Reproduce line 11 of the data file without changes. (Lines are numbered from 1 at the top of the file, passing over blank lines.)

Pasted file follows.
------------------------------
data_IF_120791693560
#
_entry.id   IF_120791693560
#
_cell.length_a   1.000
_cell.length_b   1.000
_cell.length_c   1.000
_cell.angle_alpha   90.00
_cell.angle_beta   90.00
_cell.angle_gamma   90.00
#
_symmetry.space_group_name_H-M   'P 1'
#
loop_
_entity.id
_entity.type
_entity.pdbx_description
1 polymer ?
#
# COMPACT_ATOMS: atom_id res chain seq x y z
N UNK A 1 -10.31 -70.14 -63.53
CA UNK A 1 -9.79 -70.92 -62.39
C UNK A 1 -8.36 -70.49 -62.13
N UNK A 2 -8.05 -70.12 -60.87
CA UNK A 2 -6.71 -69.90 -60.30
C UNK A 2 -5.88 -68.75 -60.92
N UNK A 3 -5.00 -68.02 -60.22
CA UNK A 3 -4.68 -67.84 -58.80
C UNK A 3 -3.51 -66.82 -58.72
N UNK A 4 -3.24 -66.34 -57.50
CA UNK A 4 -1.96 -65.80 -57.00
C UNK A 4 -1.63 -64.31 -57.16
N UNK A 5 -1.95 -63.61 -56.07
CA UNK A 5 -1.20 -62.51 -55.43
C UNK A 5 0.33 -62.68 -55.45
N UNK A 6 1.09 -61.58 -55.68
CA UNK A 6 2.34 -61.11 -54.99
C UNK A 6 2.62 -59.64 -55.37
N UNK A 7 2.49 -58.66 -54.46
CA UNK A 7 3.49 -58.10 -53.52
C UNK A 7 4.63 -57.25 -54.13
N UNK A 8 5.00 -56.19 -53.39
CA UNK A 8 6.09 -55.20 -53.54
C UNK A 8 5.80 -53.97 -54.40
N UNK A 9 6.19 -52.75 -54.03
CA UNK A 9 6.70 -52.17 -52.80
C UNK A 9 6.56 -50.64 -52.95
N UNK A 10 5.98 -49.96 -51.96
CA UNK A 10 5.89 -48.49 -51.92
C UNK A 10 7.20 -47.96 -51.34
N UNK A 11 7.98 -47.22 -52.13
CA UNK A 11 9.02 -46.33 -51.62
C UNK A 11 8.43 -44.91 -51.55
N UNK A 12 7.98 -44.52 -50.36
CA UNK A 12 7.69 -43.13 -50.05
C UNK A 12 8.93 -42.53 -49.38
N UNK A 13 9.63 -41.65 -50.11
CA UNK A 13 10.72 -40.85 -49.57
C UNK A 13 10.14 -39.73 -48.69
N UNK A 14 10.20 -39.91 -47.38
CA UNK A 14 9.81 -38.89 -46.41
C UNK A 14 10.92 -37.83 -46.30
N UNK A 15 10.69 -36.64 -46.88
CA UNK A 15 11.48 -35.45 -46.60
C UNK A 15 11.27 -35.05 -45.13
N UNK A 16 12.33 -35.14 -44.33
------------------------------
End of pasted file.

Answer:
#